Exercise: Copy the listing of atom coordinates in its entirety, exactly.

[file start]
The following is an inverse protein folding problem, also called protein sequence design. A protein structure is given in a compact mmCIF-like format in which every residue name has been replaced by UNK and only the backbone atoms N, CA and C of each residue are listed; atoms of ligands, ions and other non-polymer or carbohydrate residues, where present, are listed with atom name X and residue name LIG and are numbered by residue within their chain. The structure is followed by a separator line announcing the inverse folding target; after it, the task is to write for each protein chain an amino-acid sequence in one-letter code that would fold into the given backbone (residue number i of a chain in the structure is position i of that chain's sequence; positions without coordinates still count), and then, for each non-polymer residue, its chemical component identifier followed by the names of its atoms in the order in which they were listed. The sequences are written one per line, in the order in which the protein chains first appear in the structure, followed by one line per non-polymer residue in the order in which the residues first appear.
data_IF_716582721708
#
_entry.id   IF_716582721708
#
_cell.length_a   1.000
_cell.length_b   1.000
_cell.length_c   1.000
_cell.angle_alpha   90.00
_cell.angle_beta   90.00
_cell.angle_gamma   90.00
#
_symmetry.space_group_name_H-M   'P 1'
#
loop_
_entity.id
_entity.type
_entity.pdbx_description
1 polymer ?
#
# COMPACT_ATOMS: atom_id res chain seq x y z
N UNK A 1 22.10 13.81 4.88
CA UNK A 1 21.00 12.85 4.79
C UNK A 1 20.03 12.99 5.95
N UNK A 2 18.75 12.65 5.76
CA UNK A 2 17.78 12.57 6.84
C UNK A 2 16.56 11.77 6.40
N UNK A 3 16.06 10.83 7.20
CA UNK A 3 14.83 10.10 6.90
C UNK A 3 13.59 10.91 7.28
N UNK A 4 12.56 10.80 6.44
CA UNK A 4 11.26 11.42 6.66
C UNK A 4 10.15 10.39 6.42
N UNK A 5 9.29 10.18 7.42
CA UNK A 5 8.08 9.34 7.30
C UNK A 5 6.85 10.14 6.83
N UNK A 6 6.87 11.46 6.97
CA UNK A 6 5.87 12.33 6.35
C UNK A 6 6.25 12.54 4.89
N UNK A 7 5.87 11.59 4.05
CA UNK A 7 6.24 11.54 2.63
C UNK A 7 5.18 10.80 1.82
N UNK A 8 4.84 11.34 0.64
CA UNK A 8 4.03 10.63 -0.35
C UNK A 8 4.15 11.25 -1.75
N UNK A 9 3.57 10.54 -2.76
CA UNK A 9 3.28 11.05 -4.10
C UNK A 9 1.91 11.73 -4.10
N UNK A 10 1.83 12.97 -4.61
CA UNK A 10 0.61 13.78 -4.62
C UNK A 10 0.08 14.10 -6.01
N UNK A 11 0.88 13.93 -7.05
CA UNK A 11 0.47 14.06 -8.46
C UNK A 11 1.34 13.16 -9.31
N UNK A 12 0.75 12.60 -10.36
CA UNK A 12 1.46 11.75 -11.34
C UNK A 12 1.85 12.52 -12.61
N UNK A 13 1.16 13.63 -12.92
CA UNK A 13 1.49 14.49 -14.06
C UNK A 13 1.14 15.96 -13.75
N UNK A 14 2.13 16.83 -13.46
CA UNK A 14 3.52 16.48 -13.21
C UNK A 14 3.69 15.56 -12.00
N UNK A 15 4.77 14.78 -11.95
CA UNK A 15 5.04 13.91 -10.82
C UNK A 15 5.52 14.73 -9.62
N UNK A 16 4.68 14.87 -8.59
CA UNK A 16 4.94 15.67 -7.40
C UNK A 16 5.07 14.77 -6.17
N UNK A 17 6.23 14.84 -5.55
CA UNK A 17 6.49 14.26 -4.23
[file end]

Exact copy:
The following is an inverse protein folding problem, also called protein sequence design. A protein structure is given in a compact mmCIF-like format in which every residue name has been replaced by UNK and only the backbone atoms N, CA and C of each residue are listed; atoms of ligands, ions and other non-polymer or carbohydrate residues, where present, are listed with atom name X and residue name LIG and are numbered by residue within their chain. The structure is followed by a separator line announcing the inverse folding target; after it, the task is to write for each protein chain an amino-acid sequence in one-letter code that would fold into the given backbone (residue number i of a chain in the structure is position i of that chain's sequence; positions without coordinates still count), and then, for each non-polymer residue, its chemical component identifier followed by the names of its atoms in the order in which they were listed. The sequences are written one per line, in the order in which the protein chains first appear in the structure, followed by one line per non-polymer residue in the order in which the residues first appear.
data_IF_716582721708
#
_entry.id   IF_716582721708
#
_cell.length_a   1.000
_cell.length_b   1.000
_cell.length_c   1.000
_cell.angle_alpha   90.00
_cell.angle_beta   90.00
_cell.angle_gamma   90.00
#
_symmetry.space_group_name_H-M   'P 1'
#
loop_
_entity.id
_entity.type
_entity.pdbx_description
1 polymer ?
#
# COMPACT_ATOMS: atom_id res chain seq x y z
N UNK A 1 22.10 13.81 4.88
CA UNK A 1 21.00 12.85 4.79
C UNK A 1 20.03 12.99 5.95
N UNK A 2 18.75 12.65 5.76
CA UNK A 2 17.78 12.57 6.84
C UNK A 2 16.56 11.77 6.40
N UNK A 3 16.06 10.83 7.20
CA UNK A 3 14.83 10.10 6.90
C UNK A 3 13.59 10.91 7.28
N UNK A 4 12.56 10.80 6.44
CA UNK A 4 11.26 11.42 6.66
C UNK A 4 10.15 10.39 6.42
N UNK A 5 9.29 10.18 7.42
CA UNK A 5 8.08 9.34 7.30
C UNK A 5 6.85 10.14 6.83
N UNK A 6 6.87 11.46 6.97
CA UNK A 6 5.87 12.33 6.35
C UNK A 6 6.25 12.54 4.89
N UNK A 7 5.87 11.59 4.05
CA UNK A 7 6.24 11.54 2.63
C UNK A 7 5.18 10.80 1.82
N UNK A 8 4.84 11.34 0.64
CA UNK A 8 4.03 10.63 -0.35
C UNK A 8 4.15 11.25 -1.75
N UNK A 9 3.57 10.54 -2.76
CA UNK A 9 3.28 11.05 -4.10
C UNK A 9 1.91 11.73 -4.10
N UNK A 10 1.83 12.97 -4.61
CA UNK A 10 0.61 13.78 -4.62
C UNK A 10 0.08 14.10 -6.01
N UNK A 11 0.88 13.93 -7.05
CA UNK A 11 0.47 14.06 -8.46
C UNK A 11 1.34 13.16 -9.31
N UNK A 12 0.75 12.60 -10.36
CA UNK A 12 1.46 11.75 -11.34
C UNK A 12 1.85 12.52 -12.61
N UNK A 13 1.16 13.63 -12.92
CA UNK A 13 1.49 14.49 -14.06
C UNK A 13 1.14 15.96 -13.75
N UNK A 14 2.13 16.83 -13.46
CA UNK A 14 3.52 16.48 -13.21
C UNK A 14 3.69 15.56 -12.00
N UNK A 15 4.77 14.78 -11.95
CA UNK A 15 5.04 13.91 -10.82
C UNK A 15 5.52 14.73 -9.62
N UNK A 16 4.68 14.87 -8.59
CA UNK A 16 4.94 15.67 -7.40
C UNK A 16 5.07 14.77 -6.17
N UNK A 17 6.23 14.84 -5.55
CA UNK A 17 6.49 14.26 -4.23